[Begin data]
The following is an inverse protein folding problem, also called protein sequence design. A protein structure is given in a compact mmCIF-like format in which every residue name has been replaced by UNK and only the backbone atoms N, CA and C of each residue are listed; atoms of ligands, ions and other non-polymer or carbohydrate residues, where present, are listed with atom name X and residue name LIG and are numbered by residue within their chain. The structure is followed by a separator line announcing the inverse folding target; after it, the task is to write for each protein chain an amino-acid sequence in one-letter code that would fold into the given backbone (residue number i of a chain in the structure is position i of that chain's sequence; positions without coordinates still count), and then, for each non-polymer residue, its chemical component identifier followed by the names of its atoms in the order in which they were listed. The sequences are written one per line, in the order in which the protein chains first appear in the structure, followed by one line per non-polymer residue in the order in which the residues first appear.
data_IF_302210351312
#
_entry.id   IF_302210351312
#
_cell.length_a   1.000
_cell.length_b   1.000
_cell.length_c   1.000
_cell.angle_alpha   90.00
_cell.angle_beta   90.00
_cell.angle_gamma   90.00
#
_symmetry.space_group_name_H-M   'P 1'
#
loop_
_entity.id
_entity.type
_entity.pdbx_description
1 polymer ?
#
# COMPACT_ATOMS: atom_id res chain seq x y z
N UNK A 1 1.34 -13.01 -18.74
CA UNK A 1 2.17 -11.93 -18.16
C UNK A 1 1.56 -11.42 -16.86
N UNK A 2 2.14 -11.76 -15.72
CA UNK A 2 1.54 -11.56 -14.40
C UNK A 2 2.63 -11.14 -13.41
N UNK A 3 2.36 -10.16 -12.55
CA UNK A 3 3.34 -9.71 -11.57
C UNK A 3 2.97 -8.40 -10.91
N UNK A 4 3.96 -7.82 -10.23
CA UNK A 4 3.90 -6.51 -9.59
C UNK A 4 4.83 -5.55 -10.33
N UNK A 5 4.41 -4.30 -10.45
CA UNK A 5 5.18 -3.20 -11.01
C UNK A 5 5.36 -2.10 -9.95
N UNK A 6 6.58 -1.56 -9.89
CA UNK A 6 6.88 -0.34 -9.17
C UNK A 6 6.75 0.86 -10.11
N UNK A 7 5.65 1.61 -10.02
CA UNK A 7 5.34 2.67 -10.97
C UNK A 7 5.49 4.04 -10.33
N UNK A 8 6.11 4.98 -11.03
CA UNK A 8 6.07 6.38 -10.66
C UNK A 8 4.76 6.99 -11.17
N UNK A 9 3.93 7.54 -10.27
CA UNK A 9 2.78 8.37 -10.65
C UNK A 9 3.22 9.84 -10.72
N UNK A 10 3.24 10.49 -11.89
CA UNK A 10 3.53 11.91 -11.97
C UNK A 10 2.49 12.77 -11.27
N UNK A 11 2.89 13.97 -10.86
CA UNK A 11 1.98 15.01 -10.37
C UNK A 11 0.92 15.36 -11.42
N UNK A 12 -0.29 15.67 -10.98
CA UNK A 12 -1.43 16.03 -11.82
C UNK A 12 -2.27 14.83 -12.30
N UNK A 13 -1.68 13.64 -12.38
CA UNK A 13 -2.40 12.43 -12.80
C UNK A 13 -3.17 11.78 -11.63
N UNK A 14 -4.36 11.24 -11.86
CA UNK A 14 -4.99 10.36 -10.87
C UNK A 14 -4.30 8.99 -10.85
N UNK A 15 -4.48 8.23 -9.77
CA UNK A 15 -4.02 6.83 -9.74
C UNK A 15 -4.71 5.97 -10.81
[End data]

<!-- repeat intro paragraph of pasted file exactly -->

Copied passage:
The following is an inverse protein folding problem, also called protein sequence design. A protein structure is given in a compact mmCIF-like format in which every residue name has been replaced by UNK and only the backbone atoms N, CA and C of each residue are listed; atoms of ligands, ions and other non-polymer or carbohydrate residues, where present, are listed with atom name X and residue name LIG and are numbered by residue within their chain. The structure is followed by a separator line announcing the inverse folding target; after it, the task is to write for each protein chain an amino-acid sequence in one-letter code that would fold into the given backbone (residue number i of a chain in the structure is position i of that chain's sequence; positions without coordinates still count), and then, for each non-polymer residue, its chemical component identifier followed by the names of its atoms in the order in which they were listed. The sequences are written one per line, in the order in which the protein chains first appear in the structure, followed by one line per non-polymer residue in the order in which the residues first appear.